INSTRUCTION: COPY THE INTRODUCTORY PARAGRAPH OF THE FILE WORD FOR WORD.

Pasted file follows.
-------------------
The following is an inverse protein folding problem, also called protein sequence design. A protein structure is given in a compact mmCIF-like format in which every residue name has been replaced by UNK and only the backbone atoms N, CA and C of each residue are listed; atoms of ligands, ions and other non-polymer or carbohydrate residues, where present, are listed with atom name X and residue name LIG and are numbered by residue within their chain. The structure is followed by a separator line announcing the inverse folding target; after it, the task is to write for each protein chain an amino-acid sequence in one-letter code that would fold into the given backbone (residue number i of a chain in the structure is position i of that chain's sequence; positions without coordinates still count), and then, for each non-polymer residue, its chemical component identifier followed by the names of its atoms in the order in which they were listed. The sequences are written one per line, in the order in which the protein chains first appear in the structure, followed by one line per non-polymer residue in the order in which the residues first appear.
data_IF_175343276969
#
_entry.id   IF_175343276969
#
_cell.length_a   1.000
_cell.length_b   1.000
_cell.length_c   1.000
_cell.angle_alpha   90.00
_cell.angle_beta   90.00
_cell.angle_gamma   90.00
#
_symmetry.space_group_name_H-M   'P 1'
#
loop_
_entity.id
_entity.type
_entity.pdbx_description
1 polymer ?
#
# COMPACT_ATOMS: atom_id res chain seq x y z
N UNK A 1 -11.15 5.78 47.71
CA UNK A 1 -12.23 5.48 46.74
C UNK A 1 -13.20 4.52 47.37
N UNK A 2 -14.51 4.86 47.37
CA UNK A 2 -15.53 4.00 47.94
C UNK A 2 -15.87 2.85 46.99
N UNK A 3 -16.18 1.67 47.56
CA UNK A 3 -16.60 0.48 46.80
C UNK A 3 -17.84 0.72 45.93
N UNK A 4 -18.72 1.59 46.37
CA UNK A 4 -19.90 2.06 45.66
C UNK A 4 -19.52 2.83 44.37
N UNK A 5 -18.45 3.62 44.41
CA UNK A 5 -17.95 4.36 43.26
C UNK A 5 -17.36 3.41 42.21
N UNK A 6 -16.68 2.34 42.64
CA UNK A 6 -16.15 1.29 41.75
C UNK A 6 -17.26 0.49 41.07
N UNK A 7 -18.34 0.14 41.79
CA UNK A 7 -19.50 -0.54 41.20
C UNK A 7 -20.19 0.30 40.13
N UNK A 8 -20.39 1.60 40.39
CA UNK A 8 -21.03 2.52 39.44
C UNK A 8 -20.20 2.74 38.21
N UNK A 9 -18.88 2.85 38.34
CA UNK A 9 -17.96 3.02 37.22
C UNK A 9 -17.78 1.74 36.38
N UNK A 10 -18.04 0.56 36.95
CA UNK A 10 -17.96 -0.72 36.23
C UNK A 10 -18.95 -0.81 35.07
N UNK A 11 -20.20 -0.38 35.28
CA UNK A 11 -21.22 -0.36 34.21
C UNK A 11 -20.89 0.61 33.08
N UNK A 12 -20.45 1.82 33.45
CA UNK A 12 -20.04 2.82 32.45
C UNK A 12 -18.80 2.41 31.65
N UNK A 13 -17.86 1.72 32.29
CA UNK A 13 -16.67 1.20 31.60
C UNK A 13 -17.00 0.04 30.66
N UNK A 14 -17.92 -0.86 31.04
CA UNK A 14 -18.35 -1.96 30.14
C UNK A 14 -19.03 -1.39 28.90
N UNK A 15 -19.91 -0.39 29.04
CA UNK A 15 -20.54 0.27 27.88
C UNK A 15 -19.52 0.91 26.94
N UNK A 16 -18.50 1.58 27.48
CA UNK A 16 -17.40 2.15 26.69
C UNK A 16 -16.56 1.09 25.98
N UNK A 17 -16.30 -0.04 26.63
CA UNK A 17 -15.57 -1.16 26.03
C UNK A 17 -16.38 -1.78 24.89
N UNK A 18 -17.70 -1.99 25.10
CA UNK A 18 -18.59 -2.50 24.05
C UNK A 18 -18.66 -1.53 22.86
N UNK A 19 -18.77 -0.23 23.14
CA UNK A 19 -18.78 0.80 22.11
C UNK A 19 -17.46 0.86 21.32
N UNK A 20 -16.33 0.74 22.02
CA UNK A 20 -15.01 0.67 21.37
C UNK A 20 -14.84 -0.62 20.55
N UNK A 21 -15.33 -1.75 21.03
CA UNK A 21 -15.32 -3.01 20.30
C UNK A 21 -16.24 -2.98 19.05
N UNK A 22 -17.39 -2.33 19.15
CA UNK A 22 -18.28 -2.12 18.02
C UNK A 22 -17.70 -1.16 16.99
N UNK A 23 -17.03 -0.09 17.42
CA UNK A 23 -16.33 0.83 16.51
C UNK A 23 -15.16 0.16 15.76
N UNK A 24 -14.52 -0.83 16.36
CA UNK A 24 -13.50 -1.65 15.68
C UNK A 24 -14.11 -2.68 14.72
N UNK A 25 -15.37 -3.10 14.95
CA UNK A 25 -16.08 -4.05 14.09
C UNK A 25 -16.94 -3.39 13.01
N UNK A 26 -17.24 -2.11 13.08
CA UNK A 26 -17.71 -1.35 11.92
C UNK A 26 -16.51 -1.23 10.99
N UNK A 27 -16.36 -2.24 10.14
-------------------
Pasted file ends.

The following is an inverse protein folding problem, also called protein sequence design. A protein structure is given in a compact mmCIF-like format in which every residue name has been replaced by UNK and only the backbone atoms N, CA and C of each residue are listed; atoms of ligands, ions and other non-polymer or carbohydrate residues, where present, are listed with atom name X and residue name LIG and are numbered by residue within their chain. The structure is followed by a separator line announcing the inverse folding target; after it, the task is to write for each protein chain an amino-acid sequence in one-letter code that would fold into the given backbone (residue number i of a chain in the structure is position i of that chain's sequence; positions without coordinates still count), and then, for each non-polymer residue, its chemical component identifier followed by the names of its atoms in the order in which they were listed. The sequences are written one per line, in the order in which the protein chains first appear in the structure, followed by one line per non-polymer residue in the order in which the residues first appear.